Did anyone sleep on Wednesday night? Not only had the gates of hell swung open to unleash unearthly heat in our bedrooms, but the impending doom of A-Level results day raised more questions than would have been asked in any normal exam paper. Relying on what was claimed to be a robust, three-prong mechanism designed to be fair to ‘every child’ always felt like it was as risky as swimming with malnourished sharks. Given what we now know, most of us would have preferred the shark-infested waters.


Whilst the government heralds its 2.5 per cent rise in A* and A grades, it’s been conspicuously silent about where those gains have been made. Grades above Cs rose by 4.7 per cent in independent schools, compared to a measly 0.3 per cent in specialist sixth forms. The spike in the highest grades in private schools shouldn’t come as a surprise. The standardisation model was quietly bumped aside in small cohorts characteristic of Eton, which saw no grades altered whatsoever, but prohibited in state schools over cost restraints.

Mass downgrades, anyone?

After surrendering to Scotland’s student battalions, an embattled John Swinney looked to have set a course for the rest of the UK to follow: apologise, U-turn, celebrate students’ success and forget an algorithm ever existed.

Despite a reduction to 39.1 per cent of A-Level calculated assessment grades, there’s no need to worry at all. Because, as the Department for Education explained, those downgrades weren’t actually downgrades at all — they were simply ‘standardisations’. Or, give a better example, if Gavin Williamson was to lose his treasured role as Secretary of State and return to the backbenches, he would not have been demoted. Rather, he would have been ‘standardised’ on the Government’s abhorrent prior performance and Williamson’s own hopelessly over-optimistic predictions for just how useful his pet algorithm actually is.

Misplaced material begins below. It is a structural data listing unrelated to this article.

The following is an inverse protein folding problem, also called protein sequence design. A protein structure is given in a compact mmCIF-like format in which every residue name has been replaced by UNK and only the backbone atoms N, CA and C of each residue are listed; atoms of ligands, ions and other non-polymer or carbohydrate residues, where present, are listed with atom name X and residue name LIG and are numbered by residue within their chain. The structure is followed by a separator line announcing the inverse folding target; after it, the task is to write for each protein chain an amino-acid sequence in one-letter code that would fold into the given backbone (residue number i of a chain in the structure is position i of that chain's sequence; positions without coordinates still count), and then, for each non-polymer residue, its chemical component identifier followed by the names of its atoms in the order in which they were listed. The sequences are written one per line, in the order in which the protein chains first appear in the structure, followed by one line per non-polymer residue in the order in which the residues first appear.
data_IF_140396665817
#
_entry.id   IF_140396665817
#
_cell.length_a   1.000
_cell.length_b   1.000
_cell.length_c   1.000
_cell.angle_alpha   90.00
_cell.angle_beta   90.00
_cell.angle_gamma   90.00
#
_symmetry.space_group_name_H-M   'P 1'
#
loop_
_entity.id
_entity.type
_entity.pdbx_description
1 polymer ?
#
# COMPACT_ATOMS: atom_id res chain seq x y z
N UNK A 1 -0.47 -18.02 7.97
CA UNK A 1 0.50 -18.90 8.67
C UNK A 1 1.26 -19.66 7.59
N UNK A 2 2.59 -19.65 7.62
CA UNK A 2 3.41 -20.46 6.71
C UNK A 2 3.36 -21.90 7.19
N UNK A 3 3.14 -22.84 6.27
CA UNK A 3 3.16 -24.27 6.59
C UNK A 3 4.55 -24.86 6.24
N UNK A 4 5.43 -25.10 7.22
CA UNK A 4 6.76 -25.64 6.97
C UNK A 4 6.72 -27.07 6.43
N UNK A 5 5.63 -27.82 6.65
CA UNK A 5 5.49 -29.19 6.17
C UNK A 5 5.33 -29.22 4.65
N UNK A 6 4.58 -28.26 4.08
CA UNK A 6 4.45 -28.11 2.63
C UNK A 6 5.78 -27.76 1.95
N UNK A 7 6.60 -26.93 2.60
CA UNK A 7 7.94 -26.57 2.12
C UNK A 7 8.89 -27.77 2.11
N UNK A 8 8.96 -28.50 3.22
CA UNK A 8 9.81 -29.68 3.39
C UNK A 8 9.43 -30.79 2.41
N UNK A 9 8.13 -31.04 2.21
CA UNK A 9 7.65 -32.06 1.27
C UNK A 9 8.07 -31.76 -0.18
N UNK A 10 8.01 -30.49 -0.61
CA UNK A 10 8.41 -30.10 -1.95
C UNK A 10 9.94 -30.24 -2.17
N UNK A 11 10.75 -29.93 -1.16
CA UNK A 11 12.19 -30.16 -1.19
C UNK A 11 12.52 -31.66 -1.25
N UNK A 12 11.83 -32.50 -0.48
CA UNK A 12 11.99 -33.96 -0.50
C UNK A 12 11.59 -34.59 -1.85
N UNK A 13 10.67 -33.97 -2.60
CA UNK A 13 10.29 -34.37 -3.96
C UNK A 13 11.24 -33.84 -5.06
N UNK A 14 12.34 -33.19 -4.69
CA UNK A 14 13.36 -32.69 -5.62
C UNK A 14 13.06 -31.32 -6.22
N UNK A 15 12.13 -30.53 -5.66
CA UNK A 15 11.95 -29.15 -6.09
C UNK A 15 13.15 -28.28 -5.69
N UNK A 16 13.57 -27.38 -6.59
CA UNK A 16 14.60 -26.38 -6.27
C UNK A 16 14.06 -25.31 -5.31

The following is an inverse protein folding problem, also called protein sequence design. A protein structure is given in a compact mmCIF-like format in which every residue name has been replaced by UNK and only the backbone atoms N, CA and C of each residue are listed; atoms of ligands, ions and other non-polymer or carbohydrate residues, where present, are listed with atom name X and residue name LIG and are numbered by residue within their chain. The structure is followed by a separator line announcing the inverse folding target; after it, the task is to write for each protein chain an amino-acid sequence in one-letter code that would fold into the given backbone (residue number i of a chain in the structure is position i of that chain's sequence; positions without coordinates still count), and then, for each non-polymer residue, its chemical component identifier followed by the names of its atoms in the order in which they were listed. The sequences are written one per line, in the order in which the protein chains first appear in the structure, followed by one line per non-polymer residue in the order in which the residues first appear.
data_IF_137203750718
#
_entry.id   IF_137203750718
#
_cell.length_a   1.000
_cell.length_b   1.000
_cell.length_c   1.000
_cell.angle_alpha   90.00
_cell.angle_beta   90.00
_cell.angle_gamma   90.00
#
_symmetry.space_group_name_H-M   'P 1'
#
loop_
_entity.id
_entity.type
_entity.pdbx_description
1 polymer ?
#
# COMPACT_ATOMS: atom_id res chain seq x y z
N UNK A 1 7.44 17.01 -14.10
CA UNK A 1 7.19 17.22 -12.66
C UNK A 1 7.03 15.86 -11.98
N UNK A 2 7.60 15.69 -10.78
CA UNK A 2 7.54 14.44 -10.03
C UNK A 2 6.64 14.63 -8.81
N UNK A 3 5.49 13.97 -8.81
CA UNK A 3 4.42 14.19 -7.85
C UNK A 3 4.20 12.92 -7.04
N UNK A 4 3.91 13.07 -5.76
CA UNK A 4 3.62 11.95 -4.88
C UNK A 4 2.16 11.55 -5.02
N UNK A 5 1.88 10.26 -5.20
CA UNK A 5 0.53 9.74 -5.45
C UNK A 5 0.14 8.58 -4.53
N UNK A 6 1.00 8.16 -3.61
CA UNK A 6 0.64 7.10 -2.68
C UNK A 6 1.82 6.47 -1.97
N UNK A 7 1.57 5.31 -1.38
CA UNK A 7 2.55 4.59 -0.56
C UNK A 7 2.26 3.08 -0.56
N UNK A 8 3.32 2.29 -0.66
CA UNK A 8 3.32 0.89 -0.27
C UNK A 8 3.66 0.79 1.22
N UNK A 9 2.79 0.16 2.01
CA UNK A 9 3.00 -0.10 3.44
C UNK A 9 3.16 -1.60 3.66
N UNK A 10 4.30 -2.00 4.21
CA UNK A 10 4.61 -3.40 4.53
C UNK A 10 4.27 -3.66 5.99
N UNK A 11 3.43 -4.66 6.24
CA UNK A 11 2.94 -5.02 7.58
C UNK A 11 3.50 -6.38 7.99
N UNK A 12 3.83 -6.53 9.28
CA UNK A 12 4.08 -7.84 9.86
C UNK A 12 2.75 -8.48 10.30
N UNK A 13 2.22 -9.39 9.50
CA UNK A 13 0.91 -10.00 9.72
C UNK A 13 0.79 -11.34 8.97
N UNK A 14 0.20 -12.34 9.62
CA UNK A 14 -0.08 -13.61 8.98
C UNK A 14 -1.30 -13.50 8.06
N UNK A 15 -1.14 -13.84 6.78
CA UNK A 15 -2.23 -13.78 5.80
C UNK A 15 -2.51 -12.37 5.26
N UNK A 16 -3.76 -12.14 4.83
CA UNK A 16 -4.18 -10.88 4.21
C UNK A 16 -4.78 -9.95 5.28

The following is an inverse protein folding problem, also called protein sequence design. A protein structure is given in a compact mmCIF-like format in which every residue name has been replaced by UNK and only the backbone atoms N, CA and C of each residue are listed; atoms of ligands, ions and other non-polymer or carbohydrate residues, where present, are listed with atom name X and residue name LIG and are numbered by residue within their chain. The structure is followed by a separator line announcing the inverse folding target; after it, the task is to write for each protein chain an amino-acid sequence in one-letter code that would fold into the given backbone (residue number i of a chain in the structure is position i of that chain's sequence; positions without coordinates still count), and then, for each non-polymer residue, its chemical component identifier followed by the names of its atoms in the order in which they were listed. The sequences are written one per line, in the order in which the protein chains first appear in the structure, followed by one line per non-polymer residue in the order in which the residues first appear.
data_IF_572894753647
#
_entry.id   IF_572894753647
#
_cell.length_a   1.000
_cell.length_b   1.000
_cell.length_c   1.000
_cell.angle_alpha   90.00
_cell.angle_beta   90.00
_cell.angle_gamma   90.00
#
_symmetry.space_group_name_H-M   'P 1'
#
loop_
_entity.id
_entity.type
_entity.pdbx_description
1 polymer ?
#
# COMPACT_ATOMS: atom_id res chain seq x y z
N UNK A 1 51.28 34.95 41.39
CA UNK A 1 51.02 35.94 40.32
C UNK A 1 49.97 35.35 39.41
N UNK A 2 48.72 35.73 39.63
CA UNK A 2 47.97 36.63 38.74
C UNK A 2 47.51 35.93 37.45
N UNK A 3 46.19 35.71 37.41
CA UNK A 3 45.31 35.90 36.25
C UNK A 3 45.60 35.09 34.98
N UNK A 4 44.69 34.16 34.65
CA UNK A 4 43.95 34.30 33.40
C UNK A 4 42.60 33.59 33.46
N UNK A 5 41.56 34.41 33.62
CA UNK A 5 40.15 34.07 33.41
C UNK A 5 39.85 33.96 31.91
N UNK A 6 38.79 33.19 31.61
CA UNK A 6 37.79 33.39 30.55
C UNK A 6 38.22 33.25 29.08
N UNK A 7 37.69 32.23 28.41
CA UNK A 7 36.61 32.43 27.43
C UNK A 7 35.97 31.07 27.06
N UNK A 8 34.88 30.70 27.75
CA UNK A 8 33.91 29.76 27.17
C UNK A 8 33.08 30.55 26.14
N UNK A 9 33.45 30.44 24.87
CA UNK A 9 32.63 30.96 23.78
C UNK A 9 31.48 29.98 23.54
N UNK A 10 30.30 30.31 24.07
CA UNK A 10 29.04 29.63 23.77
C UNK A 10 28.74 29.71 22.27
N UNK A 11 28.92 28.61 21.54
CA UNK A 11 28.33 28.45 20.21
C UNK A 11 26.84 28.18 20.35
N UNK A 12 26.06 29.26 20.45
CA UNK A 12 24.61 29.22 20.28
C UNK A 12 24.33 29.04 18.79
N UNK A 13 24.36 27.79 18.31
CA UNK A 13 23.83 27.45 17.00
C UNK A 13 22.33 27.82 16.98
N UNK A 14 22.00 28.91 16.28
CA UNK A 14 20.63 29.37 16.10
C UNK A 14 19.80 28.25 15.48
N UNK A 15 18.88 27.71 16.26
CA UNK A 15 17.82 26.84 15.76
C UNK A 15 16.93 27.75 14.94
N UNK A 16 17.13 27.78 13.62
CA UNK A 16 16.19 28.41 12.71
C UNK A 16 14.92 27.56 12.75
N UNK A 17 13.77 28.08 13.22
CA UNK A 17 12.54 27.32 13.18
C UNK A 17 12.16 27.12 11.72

To rub salt into 300,000 wounded grades, Ofqual — the travelling circus that’s spent the last four months impersonating an exam regulator — pulled the plug on the teachers they allegedly trusted by calling their predictions ‘implausibly high’. Not to be outdone as it bids to go higher up the rank order for most useless government organisation, the Department for Education pushed out a painfully self-aggrandising blog to rubbish ‘misleading claims’, including the ‘claim’ that the appeals process had been made clear despite the admission (in the very next sentence) that ‘further details’ of the 11th hour appeals shift had not yet been published.

Over a month ago, I tried to press home our greatest fears. Crying students, broken teachers and a leadership that simply doesn’t care. This hapless attitude of ‘so whatism’ is best encapsulated by the performance artist known as Nick Gibb, who blundered onto national TV to tell students that 96 per cent of them would be within one grade of their predicted results. To Gibb, the 96 per cent quip was an inconsequential statement. After all, he doesn’t have a university place on the line, even if his government position should be.

Don’t politicise students’ futures … unless …

Is it just me, or does nobody yet realise what a massive long-term personal goal this is for the Conservatives? Despite this government seeming unaware of most things, surely some politicians must understand the concept of ageing: us students won’t stay 18 forever. By 2024, the consequences of last Thursday will have fully played out, and it won’t be a pretty sight for many, including the Conservative Party itself.

Enter a disproportionate reduction in the grades of disadvantaged and working-class teenagers — a kick in the teeth to those who threw out the Labour badge to ‘lend’ their votes to Brexit’s blonde figurehead. When we were told about the prospect of ‘levelling up’, did it really mean pulling grades down? After all, the idea of a national meritocracy was a concept the blue party continually perpetuated in its 2019 election campaign and yet it has crumbled under the first glimpses of realistic strain. What does it say about this so-called meritocracy when the disadvantaged, who propelled the Conservatives into office, are systemically held back?